Karen Silkwood was a nuclear power plant employee, potential whistle blower, and union organizer who died suspiciously after agreeing to meet with a reporter from the New York Times to discuss contamination and faulty medical practices occurring at her workplace. Meryl Streep plays Silkwood as a midwestern gal of grit and sass in Mike Nichols stirring film adaptation, giving the doomed heroine a genuine sadness throughout her multiple exposures to plutonium, criticism from fellow workers, and separation from her crumbling family. Silkwood doesn’t break the mold for this particular sub-genre, but it’s a grueling personal ordeal and Nichols instills a disturbing ambiguousness to the treachery involved, painting Karen into corner after corner, showing an isolated woman trying to transcend society’s indignation for her growing ambition. The performances from Streep, Kurt Russell, and Cher are all top notch, but we should expect nothing less from the director responsible for so many great performance-driven films (Postcards From the Edge being my personal favorite).
Mike Nichols’ problematic and exciting treatment of Congressman Charles Wilson, who single handily helped fund the Afghan Mujahideen against the invading Russians in the 1980’s, is the kind of historical revisionism Hollywood loves – heavy on dramatic weight and light on History. But the film has an energy (mainly due to the first rate performance by Philip Seymour Hoffman as a smarmy and dedicated C.I.A. agent) that’s hard to deny, even when the screenplay and direction seem overt and preachy. Hoffman and Tom Hanks (as Wilson) share a haunting final scene where the disgruntled spy tells the big wig politician of the impending extremism rising up in Afghanistan. The writing of terrorism is on the wall, but the American Government seems too busy celebrating its momentary victory to foresee the horrors to come.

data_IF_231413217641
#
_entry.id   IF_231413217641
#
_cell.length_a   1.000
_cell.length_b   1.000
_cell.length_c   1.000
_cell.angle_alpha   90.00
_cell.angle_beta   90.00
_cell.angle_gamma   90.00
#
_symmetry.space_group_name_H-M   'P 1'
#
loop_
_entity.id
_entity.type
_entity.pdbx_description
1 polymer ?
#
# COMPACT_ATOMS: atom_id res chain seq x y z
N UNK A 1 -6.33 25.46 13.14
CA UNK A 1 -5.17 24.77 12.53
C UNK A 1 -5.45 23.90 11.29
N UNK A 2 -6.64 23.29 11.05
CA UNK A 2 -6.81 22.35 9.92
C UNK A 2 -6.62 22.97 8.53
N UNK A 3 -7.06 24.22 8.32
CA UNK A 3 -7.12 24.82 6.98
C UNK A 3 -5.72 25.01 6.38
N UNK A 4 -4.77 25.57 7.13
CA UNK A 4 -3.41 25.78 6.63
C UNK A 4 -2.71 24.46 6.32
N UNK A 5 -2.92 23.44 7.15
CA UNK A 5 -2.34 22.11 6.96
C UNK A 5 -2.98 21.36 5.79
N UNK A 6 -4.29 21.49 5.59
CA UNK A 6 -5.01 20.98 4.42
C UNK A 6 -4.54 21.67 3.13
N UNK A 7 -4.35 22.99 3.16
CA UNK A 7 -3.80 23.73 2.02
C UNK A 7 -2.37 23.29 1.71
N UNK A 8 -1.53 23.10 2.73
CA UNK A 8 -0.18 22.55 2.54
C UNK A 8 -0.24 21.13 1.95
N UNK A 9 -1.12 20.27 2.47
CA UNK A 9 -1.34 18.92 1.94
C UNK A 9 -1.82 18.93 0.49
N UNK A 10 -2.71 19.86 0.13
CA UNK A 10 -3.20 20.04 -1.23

Watching Streep and Nicholson together under the direction of Mike Nichols should warrant reason for any cinephile to watch this film. However, it’s a rather tepid affair, following the banal chance encounter of the two leads meeting at a wedding, falling in “love”, getting married, and the cliched ensuing hardships. While Nicholson gets tossed under the bus as the philandering husband, Nichols focuses almost entirely on Streep’s beautiful and tormented performance. But it’s a blessing we get to spend so much time with this actress playing an older mother of a young girl and pregnant to boot, her smiles and tears flowing to a rapturing affect. I’m finding Streep’s “regular” performances, that is without an accent or pretension, to be her most brilliant and humane. Her turn in Heartburn belongs side by side with other standouts in Kramer vs. Kramer, Postcards From the Edge, and Bridges of Madison County. She is, without a doubt, the finest thespian America has to offer, and I’m basically willing to watch any of her films, no matter how marginal the overall product. But I still hate The Hours. Sorry Meryl.